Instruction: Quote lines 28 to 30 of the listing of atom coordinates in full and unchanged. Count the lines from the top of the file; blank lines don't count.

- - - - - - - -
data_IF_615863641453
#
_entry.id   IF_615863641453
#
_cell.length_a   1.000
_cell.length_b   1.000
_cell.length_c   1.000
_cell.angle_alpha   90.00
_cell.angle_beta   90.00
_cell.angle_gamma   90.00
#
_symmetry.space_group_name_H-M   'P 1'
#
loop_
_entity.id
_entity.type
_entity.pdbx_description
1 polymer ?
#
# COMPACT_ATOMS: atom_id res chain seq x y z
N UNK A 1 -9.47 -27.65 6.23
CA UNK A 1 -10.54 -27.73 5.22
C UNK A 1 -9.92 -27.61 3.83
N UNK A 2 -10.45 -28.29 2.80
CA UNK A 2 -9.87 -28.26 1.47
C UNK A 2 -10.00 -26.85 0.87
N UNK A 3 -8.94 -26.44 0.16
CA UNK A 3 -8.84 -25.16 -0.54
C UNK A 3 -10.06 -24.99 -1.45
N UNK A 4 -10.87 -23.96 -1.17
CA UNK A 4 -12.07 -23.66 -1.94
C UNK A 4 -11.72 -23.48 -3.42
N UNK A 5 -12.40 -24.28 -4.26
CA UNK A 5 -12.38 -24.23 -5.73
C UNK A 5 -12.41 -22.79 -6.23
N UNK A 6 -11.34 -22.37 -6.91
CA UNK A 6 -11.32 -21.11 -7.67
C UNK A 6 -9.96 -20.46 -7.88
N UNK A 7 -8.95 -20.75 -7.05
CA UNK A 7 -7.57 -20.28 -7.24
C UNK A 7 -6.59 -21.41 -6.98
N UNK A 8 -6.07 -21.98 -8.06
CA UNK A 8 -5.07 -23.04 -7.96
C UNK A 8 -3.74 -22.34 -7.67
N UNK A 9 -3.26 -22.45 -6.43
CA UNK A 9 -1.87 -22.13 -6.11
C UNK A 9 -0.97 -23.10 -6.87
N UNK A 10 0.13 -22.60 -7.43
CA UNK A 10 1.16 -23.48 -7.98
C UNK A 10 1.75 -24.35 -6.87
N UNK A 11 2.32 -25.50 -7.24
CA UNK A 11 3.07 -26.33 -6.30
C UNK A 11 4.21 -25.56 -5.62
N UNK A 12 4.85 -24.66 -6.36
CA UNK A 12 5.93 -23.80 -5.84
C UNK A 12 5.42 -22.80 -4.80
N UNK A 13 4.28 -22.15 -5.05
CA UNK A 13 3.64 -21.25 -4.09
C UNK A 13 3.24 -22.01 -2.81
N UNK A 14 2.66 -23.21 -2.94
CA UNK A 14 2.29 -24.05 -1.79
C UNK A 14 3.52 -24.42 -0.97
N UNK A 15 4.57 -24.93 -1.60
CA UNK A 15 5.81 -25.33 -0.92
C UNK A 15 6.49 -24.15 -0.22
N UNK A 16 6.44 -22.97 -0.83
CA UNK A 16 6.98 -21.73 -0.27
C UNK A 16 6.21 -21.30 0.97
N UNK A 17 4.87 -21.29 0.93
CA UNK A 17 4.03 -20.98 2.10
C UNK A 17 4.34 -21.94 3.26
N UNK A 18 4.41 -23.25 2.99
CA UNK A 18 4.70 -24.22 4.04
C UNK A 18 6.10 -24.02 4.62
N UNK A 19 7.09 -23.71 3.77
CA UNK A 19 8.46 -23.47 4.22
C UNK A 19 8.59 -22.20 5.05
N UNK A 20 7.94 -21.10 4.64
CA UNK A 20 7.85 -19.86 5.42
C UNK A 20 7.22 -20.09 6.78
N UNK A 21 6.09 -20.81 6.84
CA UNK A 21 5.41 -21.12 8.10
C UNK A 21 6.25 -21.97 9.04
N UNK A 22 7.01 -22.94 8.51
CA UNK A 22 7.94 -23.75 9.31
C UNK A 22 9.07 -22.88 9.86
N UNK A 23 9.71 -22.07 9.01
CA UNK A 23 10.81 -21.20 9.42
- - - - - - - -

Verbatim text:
CA UNK A 3 -8.84 -25.16 -0.54
C UNK A 3 -10.06 -24.99 -1.45
N UNK A 4 -10.87 -23.96 -1.17